[¶37] The personal representative argues that the claims against Alphild Herzig and her personal representative stem from her being named as a party in the 1998 case and the subsequent 2006 contempt orders entered against her for alleged failure to produce certain documents in response to requests for production of documents that were served on her. The district court's 2006 orders found Alphild Herzig in contempt of court, imposed a daily sanction of $1,400 until she produced certain documents, and awarded Southeastern $5,000 in attorney fees.
[¶38] The personal representative characterizes these sanctions as a "penalty" and asserts that N.D.C.C. § 28-01-26.1 does not address whether a cause of action or the right to enforce a penalty against a personal representative survives, but that under common law, a cause of action to enforce a penalty does not survive the death of either party unless the penalty is contractual in nature. The personal representative asserts that even if N.D.C.C. § 27-10-01.4(1) "suggests" that an attorney fee award and a daily "forfeiture" may constitute remedial sanctions, Southeastern's claims are punitive.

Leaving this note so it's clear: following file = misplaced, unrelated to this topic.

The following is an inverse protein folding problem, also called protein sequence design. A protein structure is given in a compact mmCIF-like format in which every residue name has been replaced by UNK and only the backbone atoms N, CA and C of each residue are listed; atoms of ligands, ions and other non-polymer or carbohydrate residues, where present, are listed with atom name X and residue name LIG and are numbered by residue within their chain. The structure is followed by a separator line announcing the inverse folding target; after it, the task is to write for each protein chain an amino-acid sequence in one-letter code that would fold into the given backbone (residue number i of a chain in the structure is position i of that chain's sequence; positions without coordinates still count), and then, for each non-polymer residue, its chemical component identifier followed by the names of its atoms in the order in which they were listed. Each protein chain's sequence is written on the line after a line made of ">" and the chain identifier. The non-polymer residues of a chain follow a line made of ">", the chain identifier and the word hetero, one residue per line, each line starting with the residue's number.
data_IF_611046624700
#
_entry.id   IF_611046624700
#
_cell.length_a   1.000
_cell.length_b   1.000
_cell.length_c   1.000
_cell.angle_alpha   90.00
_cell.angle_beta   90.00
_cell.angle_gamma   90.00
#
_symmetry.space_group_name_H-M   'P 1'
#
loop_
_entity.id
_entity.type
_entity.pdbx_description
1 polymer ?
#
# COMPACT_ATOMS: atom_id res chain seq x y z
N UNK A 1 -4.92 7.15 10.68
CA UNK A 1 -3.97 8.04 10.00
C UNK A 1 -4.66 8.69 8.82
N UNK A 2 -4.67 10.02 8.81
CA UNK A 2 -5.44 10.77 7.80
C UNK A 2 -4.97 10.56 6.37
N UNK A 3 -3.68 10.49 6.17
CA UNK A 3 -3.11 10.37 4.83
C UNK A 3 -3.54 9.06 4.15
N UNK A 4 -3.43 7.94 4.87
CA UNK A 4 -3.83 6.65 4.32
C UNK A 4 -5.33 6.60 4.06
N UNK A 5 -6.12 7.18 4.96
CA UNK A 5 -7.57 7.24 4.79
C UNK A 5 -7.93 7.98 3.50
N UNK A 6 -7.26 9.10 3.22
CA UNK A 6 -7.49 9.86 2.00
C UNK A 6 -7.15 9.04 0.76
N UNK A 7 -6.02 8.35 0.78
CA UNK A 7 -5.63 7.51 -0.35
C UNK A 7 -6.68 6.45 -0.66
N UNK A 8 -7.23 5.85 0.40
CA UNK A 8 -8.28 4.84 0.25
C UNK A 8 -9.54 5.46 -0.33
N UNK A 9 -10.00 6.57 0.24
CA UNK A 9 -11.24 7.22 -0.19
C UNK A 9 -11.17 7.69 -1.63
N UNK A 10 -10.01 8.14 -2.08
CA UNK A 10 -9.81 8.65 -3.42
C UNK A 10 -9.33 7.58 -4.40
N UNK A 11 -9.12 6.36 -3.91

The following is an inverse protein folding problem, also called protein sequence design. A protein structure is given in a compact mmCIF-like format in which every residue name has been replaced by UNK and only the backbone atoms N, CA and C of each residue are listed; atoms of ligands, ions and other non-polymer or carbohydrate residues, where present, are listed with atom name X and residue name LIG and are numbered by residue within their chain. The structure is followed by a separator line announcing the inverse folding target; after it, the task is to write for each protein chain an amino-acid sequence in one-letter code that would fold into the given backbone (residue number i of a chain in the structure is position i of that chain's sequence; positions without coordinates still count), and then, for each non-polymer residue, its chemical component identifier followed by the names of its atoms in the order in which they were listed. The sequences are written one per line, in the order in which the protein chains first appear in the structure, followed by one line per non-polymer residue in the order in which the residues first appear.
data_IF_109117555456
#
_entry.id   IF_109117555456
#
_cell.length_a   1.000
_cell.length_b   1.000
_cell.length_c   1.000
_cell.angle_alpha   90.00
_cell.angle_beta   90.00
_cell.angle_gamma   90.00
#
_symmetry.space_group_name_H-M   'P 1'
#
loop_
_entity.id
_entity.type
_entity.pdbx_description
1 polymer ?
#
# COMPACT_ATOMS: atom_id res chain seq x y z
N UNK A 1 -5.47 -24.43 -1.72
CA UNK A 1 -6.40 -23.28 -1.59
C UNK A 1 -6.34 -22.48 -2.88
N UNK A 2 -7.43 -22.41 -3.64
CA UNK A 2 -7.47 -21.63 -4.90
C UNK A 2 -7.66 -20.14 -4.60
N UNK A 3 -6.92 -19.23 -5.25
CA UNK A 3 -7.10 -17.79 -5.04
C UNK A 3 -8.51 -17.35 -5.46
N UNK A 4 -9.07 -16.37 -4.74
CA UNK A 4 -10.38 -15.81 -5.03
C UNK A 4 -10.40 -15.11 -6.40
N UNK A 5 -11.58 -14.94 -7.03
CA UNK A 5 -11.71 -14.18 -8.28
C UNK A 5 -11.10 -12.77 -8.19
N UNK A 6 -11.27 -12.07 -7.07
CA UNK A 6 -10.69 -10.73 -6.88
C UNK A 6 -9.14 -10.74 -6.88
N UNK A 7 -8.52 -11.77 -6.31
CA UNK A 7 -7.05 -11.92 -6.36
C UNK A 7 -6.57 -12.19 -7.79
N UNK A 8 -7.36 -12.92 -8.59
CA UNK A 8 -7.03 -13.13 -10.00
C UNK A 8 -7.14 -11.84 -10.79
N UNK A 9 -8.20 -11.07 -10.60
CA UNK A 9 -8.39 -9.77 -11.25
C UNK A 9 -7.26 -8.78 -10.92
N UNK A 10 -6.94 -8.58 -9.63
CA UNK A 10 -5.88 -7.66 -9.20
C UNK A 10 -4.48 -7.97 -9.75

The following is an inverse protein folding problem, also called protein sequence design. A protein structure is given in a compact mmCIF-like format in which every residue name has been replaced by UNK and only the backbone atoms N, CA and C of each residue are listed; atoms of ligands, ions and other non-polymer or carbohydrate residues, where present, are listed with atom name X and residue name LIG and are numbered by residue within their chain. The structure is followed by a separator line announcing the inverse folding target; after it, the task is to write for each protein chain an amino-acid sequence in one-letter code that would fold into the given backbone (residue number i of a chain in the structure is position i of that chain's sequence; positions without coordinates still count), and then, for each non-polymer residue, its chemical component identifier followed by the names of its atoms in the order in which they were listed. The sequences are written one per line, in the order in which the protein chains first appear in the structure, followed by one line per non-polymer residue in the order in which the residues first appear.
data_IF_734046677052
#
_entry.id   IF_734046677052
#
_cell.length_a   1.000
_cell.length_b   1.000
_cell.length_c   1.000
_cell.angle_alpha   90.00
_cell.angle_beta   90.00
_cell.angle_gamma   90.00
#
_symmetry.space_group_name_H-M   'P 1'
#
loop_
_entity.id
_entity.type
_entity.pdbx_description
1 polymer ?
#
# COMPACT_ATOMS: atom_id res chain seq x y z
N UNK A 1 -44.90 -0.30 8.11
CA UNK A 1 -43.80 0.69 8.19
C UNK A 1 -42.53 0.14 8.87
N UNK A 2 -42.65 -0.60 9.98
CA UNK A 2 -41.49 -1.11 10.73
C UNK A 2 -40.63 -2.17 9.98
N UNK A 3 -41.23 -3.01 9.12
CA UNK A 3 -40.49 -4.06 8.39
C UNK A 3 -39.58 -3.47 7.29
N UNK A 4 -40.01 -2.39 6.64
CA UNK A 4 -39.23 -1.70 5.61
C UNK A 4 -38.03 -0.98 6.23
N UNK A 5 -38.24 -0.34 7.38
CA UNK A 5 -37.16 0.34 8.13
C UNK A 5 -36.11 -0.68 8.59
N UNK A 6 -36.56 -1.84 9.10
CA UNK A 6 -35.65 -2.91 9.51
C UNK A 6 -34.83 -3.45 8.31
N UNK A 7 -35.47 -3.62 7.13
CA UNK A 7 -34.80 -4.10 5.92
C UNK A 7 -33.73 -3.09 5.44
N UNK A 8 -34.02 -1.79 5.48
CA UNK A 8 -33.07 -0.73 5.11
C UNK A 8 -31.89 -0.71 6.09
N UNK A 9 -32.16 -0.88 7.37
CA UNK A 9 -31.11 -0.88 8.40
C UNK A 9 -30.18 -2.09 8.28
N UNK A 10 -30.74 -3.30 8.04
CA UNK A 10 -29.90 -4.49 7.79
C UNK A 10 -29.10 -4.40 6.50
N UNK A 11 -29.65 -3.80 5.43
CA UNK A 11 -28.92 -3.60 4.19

[¶39] We therefore review whether Southeastern's claim for relief against Alphild Herzig in the form of sanctions under the 2006 contempt orders were extinguished by her death. Since Alphild Herzig did not appeal from the 2006 contempt orders, we will not review in this appeal the district court's decision finding Alphild Herzig in contempt and imposing the sanctions. However, to discuss whether the sanctions against Alphild Herzig abated on her death, it is first necessary to examine the nature of the contempt sanctions imposed by the court under N.D.C.C. ch. 27-10.
[¶40] Generally, at common law a cause of action to enforce a penalty "does not survive the death of either party, unless the penalty is contractual in nature. However, causes that are remedial or contractual survive though they may be called penalties in the particular statute." 1 Am. Jur. 2d, Abatement, Survival, and Revival § 61 (2005).
State statutes modifying the common law rules on survival of tort actions have generally enlarged the causes or rights of action that survive. Under some statutes practically all causes of action, including personal torts, that accrue to a decedent during his or her lifetime survive to the decedent's personal representative or to the beneficiaries of his or her estate. Under such a statute an action in tort survives unless it is specifically exempted from the terms of the statute.